Figure 3 shows the SEC-TD data of the hetero-complex and the individual components. The CaM-CyaA catalytic domain (AC) complex’ molecular weight was found to be 58.4kDa, which roughly equivalent to the sum of the molecular weight of the individual components. This indicates that the complex comprises CaM and AC at a stoichiometry ratio of 1:1.
This was further concluded by Analytical UltraCentrifugation (AUC) data. The intrinsic viscosity was found to be 5.2, 4.9 and 5.0 mL.g-1 for AC, CaM and CaM-AC complex, respectively. The CaM-AC complex has a low value, suggesting a strong compaction of AC and CaM upon formation of the complex. Its hydrodynamic radius, as identified by AUC, was consistently 3.3nm instead of the expected 3.7nm. These data indicates a signaling pathway towards the formation of a compact 1:1 heterodimer upon binding of CaM and CyaA.
Figure 3. Size exclusion chromatography as followed by a triple detector array of AC (…), CaM (---), and the AC-CaM complex (-): (A) UV absorption chromatogram, (B) right angle light scattering chromatogram, (C) differential pressure chromatogram, and (D) molecular mass (left y axis, thick line) and intrinsic viscosity (right y axis, thin line) for each species.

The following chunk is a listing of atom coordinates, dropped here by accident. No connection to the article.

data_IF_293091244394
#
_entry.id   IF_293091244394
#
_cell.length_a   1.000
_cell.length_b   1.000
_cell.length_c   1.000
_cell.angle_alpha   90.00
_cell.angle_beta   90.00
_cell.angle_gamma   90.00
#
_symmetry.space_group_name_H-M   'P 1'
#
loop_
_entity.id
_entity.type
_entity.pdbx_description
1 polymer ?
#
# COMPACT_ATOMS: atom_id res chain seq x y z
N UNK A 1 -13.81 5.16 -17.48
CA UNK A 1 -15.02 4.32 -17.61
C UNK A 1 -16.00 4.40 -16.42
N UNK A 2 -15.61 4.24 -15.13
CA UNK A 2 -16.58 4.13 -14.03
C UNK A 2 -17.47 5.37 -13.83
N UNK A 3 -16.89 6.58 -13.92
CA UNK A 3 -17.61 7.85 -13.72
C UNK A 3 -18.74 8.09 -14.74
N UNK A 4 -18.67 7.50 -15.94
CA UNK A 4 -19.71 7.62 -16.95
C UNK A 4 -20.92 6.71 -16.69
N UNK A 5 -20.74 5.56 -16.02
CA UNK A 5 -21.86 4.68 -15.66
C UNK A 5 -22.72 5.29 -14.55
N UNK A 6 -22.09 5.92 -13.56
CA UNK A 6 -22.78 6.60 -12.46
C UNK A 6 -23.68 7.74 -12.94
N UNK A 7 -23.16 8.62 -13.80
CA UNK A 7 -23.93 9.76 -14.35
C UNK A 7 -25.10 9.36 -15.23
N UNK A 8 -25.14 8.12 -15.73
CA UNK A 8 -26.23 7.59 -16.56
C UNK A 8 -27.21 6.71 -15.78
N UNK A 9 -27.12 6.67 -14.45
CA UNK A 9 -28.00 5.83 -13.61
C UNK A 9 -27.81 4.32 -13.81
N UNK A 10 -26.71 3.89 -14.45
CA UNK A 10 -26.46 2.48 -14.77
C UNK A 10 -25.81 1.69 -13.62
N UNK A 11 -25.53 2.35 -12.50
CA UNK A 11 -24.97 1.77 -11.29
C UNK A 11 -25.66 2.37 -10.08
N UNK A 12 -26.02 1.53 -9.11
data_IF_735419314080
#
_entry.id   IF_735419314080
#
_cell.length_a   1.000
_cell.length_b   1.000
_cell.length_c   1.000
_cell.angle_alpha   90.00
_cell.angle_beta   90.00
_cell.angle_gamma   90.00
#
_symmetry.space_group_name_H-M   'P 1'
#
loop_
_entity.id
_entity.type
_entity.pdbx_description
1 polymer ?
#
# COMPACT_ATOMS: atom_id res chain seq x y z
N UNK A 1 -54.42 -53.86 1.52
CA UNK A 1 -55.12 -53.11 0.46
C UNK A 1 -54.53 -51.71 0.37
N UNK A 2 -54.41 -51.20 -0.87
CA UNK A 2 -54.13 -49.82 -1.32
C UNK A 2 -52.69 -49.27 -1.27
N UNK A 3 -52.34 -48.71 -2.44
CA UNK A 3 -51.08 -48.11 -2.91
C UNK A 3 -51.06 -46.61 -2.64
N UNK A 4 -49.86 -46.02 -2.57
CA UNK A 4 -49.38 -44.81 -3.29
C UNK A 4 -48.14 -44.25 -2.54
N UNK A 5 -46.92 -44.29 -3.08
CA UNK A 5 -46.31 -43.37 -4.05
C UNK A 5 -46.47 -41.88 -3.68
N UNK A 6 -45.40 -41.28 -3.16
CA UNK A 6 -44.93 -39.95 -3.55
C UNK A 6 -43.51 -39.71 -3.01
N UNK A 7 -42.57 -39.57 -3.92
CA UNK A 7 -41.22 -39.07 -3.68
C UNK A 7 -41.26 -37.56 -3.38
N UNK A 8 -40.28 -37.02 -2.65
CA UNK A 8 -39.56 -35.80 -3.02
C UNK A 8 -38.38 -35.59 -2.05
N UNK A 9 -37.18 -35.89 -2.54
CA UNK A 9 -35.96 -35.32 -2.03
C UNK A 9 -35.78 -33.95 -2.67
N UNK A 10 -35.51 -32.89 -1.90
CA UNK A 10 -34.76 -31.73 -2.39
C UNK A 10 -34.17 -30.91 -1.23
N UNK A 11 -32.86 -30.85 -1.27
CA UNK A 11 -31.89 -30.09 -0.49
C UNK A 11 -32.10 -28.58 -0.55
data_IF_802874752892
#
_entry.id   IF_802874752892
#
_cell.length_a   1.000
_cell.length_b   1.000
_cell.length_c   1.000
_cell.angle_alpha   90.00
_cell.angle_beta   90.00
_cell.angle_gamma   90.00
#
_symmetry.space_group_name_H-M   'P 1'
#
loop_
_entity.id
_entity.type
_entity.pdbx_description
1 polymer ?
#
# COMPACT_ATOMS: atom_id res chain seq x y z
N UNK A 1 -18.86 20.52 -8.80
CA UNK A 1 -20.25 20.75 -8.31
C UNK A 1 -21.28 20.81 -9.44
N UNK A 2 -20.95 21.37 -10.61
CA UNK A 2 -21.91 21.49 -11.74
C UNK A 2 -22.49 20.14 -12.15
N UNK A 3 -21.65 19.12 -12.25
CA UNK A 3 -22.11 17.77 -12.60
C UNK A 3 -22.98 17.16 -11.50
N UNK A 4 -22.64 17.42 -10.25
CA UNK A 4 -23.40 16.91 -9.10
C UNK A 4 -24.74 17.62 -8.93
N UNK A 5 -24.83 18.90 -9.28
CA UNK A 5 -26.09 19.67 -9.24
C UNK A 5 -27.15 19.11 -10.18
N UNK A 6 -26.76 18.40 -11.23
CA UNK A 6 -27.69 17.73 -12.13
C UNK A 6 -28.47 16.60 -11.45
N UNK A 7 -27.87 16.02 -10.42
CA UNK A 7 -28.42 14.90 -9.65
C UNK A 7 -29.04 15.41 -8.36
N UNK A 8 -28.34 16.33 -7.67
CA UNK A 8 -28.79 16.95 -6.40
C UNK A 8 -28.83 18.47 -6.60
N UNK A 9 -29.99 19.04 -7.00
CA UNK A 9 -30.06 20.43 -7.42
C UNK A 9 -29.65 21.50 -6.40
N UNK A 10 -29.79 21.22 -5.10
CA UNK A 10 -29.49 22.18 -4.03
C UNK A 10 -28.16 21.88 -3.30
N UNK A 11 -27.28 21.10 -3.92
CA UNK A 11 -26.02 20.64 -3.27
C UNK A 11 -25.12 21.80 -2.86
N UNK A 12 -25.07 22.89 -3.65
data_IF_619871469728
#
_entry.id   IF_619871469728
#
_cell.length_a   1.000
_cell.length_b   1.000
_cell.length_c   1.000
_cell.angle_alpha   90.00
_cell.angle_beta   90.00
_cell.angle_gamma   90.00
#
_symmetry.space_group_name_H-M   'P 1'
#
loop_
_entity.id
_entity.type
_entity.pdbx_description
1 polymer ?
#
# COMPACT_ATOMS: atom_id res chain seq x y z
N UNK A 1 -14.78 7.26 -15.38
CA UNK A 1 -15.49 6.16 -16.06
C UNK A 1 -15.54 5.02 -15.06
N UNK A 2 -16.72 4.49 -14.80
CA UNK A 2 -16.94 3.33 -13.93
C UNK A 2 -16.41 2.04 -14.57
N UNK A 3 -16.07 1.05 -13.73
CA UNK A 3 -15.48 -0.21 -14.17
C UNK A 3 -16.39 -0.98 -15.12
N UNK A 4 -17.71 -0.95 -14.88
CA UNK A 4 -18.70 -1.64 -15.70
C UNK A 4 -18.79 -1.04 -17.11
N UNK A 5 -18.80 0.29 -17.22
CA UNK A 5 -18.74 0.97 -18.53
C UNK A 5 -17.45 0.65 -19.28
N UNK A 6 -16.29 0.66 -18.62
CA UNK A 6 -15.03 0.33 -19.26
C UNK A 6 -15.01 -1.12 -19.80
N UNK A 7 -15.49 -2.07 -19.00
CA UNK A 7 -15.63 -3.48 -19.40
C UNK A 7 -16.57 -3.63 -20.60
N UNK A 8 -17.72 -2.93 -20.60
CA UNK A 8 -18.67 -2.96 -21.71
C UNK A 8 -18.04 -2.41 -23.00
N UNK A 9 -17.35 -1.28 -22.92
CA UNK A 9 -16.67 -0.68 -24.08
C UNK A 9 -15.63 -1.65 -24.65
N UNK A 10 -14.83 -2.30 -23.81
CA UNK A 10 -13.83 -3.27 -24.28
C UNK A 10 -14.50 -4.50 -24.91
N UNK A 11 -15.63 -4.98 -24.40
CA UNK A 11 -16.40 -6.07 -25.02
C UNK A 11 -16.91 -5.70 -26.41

The micro-organism Klebsiella oxytoca, PulD’s membrane secretin is a component of a multimeric membrane complex needed for effective secretion of virulence factors to the host. PulD combines with the chaperone protein PulS for exact localization of the bacterial membrane. The SEC-TD was used to study the interaction between PulS and the S domain of PulD (Sdom) (Figure 4).
Figure 4. Hydrodynamic properties of Sdom (left panel) and PulS-Sdom complex (right panel) analyzed by SEC-TD, showing refractive index (solid line, left axis), molecular mass (solid squares, inside right axis) and intrinsic viscosity (open squares, outside right axis).